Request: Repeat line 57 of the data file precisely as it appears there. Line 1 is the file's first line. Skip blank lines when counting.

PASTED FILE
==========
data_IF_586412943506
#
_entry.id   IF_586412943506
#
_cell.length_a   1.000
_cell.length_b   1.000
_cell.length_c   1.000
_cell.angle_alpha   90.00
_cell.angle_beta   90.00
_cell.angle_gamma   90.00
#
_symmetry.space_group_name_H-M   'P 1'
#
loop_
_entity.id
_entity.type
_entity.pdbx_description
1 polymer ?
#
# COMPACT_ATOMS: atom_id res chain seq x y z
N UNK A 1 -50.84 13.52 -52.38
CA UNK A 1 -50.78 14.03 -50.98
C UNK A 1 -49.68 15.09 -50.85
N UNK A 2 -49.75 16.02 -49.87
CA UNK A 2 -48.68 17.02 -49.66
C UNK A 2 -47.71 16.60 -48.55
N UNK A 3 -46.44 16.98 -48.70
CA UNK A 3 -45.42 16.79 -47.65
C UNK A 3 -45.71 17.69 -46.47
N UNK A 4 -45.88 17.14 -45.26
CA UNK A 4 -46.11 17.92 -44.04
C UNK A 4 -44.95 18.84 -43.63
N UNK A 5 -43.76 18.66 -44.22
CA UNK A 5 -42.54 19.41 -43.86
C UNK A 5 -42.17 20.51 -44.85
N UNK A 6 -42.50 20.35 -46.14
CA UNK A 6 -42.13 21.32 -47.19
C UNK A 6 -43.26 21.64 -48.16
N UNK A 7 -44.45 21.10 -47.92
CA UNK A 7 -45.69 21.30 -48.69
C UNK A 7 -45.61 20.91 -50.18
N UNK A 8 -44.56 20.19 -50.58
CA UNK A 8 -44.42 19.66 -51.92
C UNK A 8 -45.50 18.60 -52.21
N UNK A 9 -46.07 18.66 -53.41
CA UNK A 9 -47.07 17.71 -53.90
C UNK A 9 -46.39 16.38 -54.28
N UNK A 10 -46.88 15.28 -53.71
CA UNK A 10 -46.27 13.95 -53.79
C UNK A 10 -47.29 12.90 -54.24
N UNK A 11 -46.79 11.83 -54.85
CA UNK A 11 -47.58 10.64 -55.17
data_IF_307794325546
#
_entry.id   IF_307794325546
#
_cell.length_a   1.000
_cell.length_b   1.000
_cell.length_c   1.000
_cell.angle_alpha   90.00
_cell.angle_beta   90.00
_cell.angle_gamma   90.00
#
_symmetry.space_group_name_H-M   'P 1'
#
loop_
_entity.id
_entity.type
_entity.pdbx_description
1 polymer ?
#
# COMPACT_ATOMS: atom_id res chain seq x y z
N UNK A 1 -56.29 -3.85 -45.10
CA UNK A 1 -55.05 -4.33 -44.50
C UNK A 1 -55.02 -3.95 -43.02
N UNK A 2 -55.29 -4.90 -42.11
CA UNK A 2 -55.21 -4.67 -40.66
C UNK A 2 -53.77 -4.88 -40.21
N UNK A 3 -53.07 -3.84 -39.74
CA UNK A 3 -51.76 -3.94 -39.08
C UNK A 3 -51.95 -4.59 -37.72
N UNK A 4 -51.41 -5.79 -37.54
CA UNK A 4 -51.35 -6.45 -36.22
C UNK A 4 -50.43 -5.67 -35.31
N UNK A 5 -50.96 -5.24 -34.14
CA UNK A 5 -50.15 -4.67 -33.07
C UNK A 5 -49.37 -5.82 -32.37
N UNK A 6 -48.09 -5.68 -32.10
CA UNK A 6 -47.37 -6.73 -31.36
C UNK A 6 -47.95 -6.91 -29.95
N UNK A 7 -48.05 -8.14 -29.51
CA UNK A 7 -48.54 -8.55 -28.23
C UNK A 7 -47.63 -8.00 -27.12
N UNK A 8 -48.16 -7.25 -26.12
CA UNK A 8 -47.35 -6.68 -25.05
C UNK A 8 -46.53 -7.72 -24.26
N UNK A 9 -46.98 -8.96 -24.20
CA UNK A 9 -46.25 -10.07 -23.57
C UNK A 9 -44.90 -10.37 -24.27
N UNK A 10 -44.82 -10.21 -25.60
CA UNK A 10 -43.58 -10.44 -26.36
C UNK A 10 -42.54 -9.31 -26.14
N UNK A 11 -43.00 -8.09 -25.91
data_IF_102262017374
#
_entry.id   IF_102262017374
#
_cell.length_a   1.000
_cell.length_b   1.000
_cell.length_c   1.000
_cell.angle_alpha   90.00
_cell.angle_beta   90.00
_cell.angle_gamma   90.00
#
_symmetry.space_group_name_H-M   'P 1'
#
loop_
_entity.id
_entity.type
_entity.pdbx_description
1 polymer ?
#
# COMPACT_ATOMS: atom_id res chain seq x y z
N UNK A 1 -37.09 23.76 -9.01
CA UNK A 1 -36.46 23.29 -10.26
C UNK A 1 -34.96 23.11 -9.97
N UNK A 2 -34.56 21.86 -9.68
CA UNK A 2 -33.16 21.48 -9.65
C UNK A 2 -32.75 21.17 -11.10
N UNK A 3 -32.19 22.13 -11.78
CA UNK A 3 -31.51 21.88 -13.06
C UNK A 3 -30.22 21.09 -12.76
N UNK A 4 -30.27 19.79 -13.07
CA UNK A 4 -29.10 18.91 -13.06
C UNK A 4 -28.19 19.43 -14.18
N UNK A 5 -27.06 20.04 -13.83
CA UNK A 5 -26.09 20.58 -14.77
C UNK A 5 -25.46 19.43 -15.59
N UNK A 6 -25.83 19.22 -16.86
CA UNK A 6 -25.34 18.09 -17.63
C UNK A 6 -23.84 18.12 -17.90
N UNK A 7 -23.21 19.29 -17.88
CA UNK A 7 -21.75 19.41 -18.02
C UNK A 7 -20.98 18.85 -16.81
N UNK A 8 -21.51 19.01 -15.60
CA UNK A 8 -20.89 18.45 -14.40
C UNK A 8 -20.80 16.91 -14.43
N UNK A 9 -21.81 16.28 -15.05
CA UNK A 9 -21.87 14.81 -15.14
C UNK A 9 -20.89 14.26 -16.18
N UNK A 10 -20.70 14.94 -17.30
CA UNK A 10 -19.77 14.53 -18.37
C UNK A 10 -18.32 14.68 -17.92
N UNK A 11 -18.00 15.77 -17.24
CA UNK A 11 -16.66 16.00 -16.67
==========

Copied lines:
_cell.length_a   1.000